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Plan to reverse five-year slump in rape prosecutions ‘should only be first step’

The Commons Home Affairs Committee heard evidence from campaigners and experts that the 2016 figures were ‘just the first step’.

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The Government’s long-awaited Rape Review was published last week (Gareth Fuller/PA)

The Government’s long-awaited Rape Review was published last week (Gareth Fuller/PA)

The Government’s long-awaited Rape Review was published last week (Gareth Fuller/PA)

Plans to reverse the five-year slump in rape prosecutions and convictions do not go far enough and should only be considered a “first step”, MPs have been told.

Campaigners and survivors said the ambition published last week in the Government’s long-awaited Rape Review to return to 2016 figures by the end of the current Parliament was welcome, but should not be considered the final target.

The latest Crown Prosecution Service (CPS) figures for 2019-20 show 1,439 suspects were convicted of rape or lesser offences in England and Wales last year – the lowest level since records began, and down from 1,925 the previous year, despite reports of adult rape to police almost doubling since 2015-16.

There were 4,643 rape prosecutions in 2015-16.

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Ellie Ball, from Cambridge Rape Crisis Centre, giving evidence to the Home Affairs Committee (House of Commons/PA)

Ellie Ball, from Cambridge Rape Crisis Centre, giving evidence to the Home Affairs Committee (House of Commons/PA)

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Ellie Ball, from Cambridge Rape Crisis Centre, giving evidence to the Home Affairs Committee (House of Commons/PA)

Ellie Ball, an independent sexual violence advocacy (IVSA) service manager with Cambridge Rape Crisis Centre, told the Commons Home Affairs Committee on Wednesday: “I think it’s been clear that 2016 was not ‘everything’s fine’.

“I think we’ve gone from really bad to non-existent and the Government ambition is to return to ‘really bad’ levels.

“I can’t see that that is a solution.

“I think, almost, the report reflects a gradual erosion of standards in this area of policing and prosecutions.”

Ms Ball said there were examples of the police actively deterring complainants from pressing ahead with their case.

She said: “I think there have been a number of cases where when the victim chooses to disengage, the police breathe a sigh of relief because it is one off their plate.”

Ms Ball added: “The Rape Review really fails to get to grips with the extent of the problem.

“I think we are at the lowest point already, I don’t think we have another three years to see if this works.”

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Emily Hunt, campaigner and independent expert adviser to the Ministry of Justice (House of Commons/PA)

Emily Hunt, campaigner and independent expert adviser to the Ministry of Justice (House of Commons/PA)

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Emily Hunt, campaigner and independent expert adviser to the Ministry of Justice (House of Commons/PA)

Emily Hunt, a survivor who advised on the Government’s review, said the 2016 figures were not good enough, then or now.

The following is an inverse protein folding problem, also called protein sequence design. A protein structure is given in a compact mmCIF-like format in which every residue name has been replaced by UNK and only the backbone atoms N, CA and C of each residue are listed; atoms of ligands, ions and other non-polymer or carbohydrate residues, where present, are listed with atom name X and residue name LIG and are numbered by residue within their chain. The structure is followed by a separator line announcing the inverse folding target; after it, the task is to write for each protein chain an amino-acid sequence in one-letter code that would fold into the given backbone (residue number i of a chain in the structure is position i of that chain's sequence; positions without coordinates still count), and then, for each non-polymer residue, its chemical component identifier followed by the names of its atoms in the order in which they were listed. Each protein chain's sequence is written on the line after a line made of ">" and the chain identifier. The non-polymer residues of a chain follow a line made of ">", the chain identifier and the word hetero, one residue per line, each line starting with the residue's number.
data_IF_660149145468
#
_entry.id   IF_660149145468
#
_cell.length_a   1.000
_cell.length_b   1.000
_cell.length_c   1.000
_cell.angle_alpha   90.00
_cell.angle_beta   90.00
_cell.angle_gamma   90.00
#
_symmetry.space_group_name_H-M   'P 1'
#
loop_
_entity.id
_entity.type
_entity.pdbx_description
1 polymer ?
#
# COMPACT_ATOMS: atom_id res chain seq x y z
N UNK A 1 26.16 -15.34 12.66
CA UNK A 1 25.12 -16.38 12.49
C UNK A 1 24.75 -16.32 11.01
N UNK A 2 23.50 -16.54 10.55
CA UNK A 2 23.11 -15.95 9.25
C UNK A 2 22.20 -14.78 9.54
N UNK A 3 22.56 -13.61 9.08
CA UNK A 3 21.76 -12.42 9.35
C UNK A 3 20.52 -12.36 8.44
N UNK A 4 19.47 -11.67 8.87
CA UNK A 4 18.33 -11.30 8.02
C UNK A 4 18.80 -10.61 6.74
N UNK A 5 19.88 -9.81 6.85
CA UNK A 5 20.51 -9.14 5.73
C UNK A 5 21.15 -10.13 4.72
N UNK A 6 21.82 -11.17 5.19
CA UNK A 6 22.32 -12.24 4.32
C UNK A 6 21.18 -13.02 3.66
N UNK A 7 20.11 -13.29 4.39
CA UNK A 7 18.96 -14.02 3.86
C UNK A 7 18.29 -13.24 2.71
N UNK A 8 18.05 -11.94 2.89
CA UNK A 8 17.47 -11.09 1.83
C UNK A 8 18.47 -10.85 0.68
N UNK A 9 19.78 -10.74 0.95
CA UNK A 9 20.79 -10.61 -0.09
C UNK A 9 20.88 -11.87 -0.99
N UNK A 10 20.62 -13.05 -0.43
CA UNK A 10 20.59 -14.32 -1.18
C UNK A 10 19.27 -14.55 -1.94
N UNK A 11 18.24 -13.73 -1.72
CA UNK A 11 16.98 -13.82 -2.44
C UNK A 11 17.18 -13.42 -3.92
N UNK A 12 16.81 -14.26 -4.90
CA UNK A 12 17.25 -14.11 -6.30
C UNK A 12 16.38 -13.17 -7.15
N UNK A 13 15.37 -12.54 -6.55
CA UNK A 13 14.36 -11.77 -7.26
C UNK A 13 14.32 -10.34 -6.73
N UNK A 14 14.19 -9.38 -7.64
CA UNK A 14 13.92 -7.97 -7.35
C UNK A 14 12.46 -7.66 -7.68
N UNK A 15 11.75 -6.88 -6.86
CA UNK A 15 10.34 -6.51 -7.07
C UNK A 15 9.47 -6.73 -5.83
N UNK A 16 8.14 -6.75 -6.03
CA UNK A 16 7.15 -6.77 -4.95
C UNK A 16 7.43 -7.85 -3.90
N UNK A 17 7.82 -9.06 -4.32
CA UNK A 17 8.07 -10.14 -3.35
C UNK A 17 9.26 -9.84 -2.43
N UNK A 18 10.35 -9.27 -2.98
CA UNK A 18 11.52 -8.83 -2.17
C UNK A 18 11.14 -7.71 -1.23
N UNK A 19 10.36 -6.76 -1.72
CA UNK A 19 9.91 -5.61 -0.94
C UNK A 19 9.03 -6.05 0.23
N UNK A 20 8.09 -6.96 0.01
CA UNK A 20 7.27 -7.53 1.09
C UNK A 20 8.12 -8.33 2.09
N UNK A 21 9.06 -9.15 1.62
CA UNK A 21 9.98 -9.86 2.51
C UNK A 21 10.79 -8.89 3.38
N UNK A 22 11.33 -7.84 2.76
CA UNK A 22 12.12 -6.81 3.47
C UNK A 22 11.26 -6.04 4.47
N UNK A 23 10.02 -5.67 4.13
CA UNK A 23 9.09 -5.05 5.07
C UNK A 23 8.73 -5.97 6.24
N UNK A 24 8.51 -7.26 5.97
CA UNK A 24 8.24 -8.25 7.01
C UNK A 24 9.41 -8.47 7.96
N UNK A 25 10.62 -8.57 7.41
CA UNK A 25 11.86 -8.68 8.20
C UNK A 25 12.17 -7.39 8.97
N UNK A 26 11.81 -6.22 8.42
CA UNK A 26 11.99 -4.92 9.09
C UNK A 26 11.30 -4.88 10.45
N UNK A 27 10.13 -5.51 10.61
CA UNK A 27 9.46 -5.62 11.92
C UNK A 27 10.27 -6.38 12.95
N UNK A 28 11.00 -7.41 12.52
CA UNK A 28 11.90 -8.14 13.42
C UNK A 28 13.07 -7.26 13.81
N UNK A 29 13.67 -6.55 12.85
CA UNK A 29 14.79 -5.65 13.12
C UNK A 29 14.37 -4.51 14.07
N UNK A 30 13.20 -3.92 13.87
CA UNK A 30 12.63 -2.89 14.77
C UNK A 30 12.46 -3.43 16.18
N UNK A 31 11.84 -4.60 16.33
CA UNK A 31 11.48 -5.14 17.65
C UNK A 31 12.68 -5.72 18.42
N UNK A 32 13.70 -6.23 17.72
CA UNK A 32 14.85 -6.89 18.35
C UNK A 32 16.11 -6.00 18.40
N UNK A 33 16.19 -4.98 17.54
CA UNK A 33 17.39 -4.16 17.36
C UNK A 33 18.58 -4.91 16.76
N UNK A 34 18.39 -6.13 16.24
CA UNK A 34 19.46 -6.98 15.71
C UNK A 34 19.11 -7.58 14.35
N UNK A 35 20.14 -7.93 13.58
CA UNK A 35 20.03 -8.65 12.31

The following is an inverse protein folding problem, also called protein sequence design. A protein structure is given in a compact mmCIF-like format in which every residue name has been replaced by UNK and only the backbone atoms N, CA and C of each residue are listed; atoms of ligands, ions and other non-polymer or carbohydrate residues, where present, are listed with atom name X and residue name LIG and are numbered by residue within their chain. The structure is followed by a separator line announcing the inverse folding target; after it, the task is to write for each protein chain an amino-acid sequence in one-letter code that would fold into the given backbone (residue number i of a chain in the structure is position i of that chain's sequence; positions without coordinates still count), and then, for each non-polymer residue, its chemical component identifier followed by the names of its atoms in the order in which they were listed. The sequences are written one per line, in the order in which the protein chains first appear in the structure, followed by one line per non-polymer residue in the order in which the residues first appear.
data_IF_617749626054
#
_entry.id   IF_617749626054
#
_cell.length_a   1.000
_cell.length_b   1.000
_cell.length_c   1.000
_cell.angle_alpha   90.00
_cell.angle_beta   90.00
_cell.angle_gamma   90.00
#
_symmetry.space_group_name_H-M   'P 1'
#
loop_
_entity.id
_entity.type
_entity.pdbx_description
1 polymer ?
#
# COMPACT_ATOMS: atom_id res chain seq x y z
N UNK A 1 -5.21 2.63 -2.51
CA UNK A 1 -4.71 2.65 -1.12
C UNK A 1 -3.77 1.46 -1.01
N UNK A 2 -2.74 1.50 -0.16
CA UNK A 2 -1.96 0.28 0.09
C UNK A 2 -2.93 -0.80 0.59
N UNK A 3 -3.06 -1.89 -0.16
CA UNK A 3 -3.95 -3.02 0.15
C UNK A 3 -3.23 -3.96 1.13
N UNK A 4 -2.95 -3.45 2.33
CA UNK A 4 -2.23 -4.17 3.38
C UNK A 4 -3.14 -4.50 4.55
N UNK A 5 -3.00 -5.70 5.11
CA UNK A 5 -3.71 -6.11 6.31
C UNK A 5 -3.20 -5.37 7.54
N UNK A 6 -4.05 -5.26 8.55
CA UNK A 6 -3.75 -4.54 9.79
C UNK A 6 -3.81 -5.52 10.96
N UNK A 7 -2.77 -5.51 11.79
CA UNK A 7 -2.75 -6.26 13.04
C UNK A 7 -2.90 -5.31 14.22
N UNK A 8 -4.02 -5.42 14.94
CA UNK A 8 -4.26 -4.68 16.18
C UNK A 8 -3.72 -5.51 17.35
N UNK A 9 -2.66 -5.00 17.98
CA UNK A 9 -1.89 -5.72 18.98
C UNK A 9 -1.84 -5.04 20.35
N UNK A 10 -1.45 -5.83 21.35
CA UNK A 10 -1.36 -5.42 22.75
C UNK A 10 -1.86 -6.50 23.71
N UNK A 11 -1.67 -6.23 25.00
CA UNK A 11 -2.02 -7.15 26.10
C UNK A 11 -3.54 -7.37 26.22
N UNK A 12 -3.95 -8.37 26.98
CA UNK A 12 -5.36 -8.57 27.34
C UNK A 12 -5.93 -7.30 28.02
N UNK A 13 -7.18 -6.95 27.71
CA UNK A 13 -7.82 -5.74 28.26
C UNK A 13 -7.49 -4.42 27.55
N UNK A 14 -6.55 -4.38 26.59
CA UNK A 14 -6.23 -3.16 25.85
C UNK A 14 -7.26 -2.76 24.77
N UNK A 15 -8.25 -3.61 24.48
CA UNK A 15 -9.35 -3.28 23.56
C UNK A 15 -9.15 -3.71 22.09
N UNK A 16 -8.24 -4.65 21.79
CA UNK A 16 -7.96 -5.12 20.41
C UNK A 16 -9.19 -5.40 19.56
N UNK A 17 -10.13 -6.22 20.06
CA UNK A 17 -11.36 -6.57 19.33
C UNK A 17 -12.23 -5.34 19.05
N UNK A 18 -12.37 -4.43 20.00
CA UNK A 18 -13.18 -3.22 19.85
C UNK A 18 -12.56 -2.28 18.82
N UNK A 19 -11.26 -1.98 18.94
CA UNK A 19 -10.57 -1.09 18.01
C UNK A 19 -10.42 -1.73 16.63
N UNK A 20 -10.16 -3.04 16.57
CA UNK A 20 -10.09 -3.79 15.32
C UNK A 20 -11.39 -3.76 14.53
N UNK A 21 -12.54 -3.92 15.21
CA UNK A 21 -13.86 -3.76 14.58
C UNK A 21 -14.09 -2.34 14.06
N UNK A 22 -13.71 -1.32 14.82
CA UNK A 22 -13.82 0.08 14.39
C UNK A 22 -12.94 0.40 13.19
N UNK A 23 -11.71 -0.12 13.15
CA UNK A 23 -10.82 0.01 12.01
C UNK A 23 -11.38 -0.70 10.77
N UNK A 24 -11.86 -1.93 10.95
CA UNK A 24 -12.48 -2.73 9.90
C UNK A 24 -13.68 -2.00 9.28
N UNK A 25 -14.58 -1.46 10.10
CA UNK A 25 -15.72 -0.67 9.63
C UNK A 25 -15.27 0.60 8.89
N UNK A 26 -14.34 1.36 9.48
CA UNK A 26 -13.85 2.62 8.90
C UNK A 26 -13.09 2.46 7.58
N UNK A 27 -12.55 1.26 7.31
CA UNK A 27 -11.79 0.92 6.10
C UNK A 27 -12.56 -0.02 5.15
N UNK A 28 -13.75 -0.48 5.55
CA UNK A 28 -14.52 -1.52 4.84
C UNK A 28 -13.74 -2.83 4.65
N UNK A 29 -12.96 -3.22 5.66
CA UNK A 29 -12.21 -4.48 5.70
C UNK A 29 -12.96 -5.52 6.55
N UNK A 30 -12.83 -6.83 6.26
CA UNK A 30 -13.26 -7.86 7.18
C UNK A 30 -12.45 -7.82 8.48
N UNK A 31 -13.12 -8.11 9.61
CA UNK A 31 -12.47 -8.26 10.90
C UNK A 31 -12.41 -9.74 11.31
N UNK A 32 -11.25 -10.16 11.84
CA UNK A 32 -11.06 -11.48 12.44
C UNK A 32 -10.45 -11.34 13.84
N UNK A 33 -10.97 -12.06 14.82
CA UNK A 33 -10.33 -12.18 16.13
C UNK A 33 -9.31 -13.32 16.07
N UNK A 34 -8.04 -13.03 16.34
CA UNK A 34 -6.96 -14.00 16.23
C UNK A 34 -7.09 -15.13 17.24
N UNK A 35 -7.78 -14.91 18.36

She said: “This is not the time for a pat on the back or a victory lap. None of this has been good enough.”

Around 13% of reported rape cases in 2015-16 ended in a suspect being charged, but this dropped to just 3% in 2019-20.

There are an estimated 128,000 victims of rape and attempted rape a year, but only 1.6% of reported cases results in a charge, according to latest figures.

Ms Hunt told the committee: “I think we need to do better and prosecute rapists – I’m also aware we can’t just flip a switch, the culture needs to change in the police and the CPS.”

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Duncan Craig of Survivors Manchester, giving evidence to the Home Affairs Committee (House of Commons/PA)

Duncan Craig of Survivors Manchester, giving evidence to the Home Affairs Committee (House of Commons/PA)

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Duncan Craig of Survivors Manchester, giving evidence to the Home Affairs Committee (House of Commons/PA)

Duncan Craig, from Survivors Manchester, an organisation supporting male survivors of sexual abuse and rape, said: “Reach for the moon, and if you miss, you fall in the stars.

“The reality is I think we have to get back to that (2016 levels).

“It’s small steps. If we become too ambitious to begin with, I think we will fail.

“I want to see 2016 – get there, actually make it happen. At that point, we make it more ambitious.”

Dame Vera Baird QC, the Victims’ Commissioner for England and Wales, said that while the Rape Review was “underwhelming”, it was also a “watershed” moment.

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Dame Vera Baird QC, Victims’ Commissioner for England and Wales, giving evidence to the Home Affairs Committee (House of Commons/PA)

Dame Vera Baird QC, Victims’ Commissioner for England and Wales, giving evidence to the Home Affairs Committee (House of Commons/PA)

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Dame Vera Baird QC, Victims’ Commissioner for England and Wales, giving evidence to the Home Affairs Committee (House of Commons/PA)

She said: “There is a very large amount of kicking the can down the road, having more pilots, and causing delay, in there.

“Nonetheless, this is a watershed.

“As long as the strength of that (Government) apology … survives, and is publicly scrutinised, I hope that we can really bring a change and push from the outside to improve some of the weaker recommendations in the Rape Review and drive the Government further.”

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